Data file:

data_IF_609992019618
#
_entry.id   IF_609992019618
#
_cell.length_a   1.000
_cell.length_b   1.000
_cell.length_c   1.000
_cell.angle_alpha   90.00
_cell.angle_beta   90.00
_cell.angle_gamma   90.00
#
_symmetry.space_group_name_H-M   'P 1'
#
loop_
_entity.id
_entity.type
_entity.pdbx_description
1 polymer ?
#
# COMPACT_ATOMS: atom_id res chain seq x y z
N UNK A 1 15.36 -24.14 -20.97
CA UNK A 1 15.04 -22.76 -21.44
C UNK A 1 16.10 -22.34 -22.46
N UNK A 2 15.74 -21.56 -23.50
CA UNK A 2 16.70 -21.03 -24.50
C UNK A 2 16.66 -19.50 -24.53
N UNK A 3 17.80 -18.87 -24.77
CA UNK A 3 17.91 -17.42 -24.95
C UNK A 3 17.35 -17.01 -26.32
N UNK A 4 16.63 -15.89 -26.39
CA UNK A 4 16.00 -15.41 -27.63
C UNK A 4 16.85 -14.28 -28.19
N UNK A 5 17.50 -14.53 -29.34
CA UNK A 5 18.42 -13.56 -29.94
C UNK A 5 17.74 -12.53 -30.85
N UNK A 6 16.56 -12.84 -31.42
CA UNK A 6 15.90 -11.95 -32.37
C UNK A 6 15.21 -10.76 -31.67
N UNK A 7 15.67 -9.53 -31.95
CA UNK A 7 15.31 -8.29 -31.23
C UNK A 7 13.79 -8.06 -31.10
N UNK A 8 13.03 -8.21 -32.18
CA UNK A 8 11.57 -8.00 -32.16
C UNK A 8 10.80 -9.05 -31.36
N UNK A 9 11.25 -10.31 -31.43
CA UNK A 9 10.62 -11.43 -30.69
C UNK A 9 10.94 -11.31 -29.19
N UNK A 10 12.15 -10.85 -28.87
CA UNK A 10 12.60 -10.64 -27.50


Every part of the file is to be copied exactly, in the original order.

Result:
data_IF_609992019618
#
_entry.id   IF_609992019618
#
_cell.length_a   1.000
_cell.length_b   1.000
_cell.length_c   1.000
_cell.angle_alpha   90.00
_cell.angle_beta   90.00
_cell.angle_gamma   90.00
#
_symmetry.space_group_name_H-M   'P 1'
#
loop_
_entity.id
_entity.type
_entity.pdbx_description
1 polymer ?
#
# COMPACT_ATOMS: atom_id res chain seq x y z
N UNK A 1 15.36 -24.14 -20.97
CA UNK A 1 15.04 -22.76 -21.44
C UNK A 1 16.10 -22.34 -22.46
N UNK A 2 15.74 -21.56 -23.50
CA UNK A 2 16.70 -21.03 -24.50
C UNK A 2 16.66 -19.50 -24.53
N UNK A 3 17.80 -18.87 -24.77
CA UNK A 3 17.91 -17.42 -24.95
C UNK A 3 17.35 -17.01 -26.32
N UNK A 4 16.63 -15.89 -26.39
CA UNK A 4 16.00 -15.41 -27.63
C UNK A 4 16.85 -14.28 -28.19
N UNK A 5 17.50 -14.53 -29.34
CA UNK A 5 18.42 -13.56 -29.94
C UNK A 5 17.74 -12.53 -30.85
N UNK A 6 16.56 -12.84 -31.42
CA UNK A 6 15.90 -11.95 -32.37
C UNK A 6 15.21 -10.76 -31.67
N UNK A 7 15.67 -9.53 -31.95
CA UNK A 7 15.31 -8.29 -31.23
C UNK A 7 13.79 -8.06 -31.10
N UNK A 8 13.03 -8.21 -32.18
CA UNK A 8 11.57 -8.00 -32.16
C UNK A 8 10.80 -9.05 -31.36
N UNK A 9 11.25 -10.31 -31.43
CA UNK A 9 10.62 -11.43 -30.69
C UNK A 9 10.94 -11.31 -29.19
N UNK A 10 12.15 -10.85 -28.87
CA UNK A 10 12.60 -10.64 -27.50